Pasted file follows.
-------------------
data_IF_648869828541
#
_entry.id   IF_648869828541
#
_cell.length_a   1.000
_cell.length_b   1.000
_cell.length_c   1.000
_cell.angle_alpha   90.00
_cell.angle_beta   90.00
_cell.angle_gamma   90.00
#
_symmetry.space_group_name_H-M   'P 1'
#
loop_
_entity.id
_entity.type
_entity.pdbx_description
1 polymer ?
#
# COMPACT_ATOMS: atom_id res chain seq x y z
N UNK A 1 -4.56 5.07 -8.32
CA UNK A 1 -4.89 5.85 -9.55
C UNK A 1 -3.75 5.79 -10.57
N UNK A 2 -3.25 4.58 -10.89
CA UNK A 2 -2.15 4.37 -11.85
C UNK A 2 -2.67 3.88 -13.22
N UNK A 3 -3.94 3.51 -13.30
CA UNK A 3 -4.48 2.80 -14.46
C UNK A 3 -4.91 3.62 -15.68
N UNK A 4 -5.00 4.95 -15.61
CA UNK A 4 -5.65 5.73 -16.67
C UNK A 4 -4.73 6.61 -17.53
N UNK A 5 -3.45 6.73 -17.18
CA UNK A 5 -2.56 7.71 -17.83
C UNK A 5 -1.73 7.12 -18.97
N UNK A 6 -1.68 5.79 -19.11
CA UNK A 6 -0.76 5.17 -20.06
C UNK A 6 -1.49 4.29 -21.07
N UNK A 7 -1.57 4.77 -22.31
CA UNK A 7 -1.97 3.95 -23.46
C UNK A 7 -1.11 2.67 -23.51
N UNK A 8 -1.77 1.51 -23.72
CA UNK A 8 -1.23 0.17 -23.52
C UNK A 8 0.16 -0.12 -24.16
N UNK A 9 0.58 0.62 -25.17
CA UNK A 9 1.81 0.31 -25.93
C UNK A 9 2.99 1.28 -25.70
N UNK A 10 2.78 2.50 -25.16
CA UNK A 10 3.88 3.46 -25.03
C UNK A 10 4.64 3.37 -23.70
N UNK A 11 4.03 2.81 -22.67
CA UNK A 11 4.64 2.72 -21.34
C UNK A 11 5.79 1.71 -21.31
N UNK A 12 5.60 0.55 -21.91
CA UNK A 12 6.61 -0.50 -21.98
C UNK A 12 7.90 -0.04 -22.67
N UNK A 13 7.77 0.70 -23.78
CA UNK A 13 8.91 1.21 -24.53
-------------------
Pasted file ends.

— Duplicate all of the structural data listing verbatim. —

data_IF_648869828541
#
_entry.id   IF_648869828541
#
_cell.length_a   1.000
_cell.length_b   1.000
_cell.length_c   1.000
_cell.angle_alpha   90.00
_cell.angle_beta   90.00
_cell.angle_gamma   90.00
#
_symmetry.space_group_name_H-M   'P 1'
#
loop_
_entity.id
_entity.type
_entity.pdbx_description
1 polymer ?
#
# COMPACT_ATOMS: atom_id res chain seq x y z
N UNK A 1 -4.56 5.07 -8.32
CA UNK A 1 -4.89 5.85 -9.55
C UNK A 1 -3.75 5.79 -10.57
N UNK A 2 -3.25 4.58 -10.89
CA UNK A 2 -2.15 4.37 -11.85
C UNK A 2 -2.67 3.88 -13.22
N UNK A 3 -3.94 3.51 -13.30
CA UNK A 3 -4.48 2.80 -14.46
C UNK A 3 -4.91 3.62 -15.68
N UNK A 4 -5.00 4.95 -15.61
CA UNK A 4 -5.65 5.73 -16.67
C UNK A 4 -4.73 6.61 -17.53
N UNK A 5 -3.45 6.73 -17.18
CA UNK A 5 -2.56 7.71 -17.83
C UNK A 5 -1.73 7.12 -18.97
N UNK A 6 -1.68 5.79 -19.11
CA UNK A 6 -0.76 5.17 -20.06
C UNK A 6 -1.49 4.29 -21.07
N UNK A 7 -1.57 4.77 -22.31
CA UNK A 7 -1.97 3.95 -23.46
C UNK A 7 -1.11 2.67 -23.51
N UNK A 8 -1.77 1.51 -23.72
CA UNK A 8 -1.23 0.17 -23.52
C UNK A 8 0.16 -0.12 -24.16
N UNK A 9 0.58 0.62 -25.17
CA UNK A 9 1.81 0.31 -25.93
C UNK A 9 2.99 1.28 -25.70
N UNK A 10 2.78 2.50 -25.16
CA UNK A 10 3.88 3.46 -25.03
C UNK A 10 4.64 3.37 -23.70
N UNK A 11 4.03 2.81 -22.67
CA UNK A 11 4.64 2.72 -21.34
C UNK A 11 5.79 1.71 -21.31
N UNK A 12 5.60 0.55 -21.91
CA UNK A 12 6.61 -0.50 -21.98
C UNK A 12 7.90 -0.04 -22.67
N UNK A 13 7.77 0.70 -23.78
CA UNK A 13 8.91 1.21 -24.53